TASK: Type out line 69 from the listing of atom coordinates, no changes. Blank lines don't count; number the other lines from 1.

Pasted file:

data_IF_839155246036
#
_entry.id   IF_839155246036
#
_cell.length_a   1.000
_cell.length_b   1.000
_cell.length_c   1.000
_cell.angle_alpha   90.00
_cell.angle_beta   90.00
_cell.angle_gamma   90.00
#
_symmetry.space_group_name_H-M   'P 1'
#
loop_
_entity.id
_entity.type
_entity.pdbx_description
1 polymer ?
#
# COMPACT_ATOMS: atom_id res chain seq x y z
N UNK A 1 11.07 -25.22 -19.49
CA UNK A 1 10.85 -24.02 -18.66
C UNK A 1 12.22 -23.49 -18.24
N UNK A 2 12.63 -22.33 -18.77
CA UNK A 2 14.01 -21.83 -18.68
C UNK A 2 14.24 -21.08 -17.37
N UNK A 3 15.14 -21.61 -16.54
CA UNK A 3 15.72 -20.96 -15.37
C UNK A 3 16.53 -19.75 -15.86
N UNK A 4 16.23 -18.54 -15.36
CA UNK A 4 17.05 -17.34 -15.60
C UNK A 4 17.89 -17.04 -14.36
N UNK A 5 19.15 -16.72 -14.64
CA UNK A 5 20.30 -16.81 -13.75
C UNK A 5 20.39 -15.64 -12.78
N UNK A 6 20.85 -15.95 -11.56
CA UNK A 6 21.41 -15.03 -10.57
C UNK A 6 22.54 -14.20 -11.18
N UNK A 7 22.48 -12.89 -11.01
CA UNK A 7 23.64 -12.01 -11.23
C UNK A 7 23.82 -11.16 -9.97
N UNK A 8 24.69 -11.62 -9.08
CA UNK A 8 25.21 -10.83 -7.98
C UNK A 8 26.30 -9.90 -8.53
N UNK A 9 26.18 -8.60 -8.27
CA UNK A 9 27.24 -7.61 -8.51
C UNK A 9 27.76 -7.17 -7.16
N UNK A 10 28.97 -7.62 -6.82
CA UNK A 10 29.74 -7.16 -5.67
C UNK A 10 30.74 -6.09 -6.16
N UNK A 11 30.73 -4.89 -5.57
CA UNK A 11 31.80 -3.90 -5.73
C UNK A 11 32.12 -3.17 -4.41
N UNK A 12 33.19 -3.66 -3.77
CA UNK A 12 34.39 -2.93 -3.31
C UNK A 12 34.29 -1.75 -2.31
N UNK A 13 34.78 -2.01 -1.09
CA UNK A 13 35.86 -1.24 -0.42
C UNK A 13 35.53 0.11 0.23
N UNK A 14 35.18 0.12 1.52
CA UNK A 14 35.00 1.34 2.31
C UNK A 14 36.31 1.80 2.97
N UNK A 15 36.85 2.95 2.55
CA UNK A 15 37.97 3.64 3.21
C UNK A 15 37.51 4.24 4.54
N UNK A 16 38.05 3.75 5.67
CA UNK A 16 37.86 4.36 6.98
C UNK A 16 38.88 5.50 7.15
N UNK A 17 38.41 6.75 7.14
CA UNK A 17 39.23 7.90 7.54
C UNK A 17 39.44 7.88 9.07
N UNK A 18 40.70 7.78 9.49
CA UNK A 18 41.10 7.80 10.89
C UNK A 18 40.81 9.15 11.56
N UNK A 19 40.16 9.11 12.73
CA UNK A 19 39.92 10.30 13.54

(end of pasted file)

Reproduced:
N UNK A 17 38.41 6.75 7.14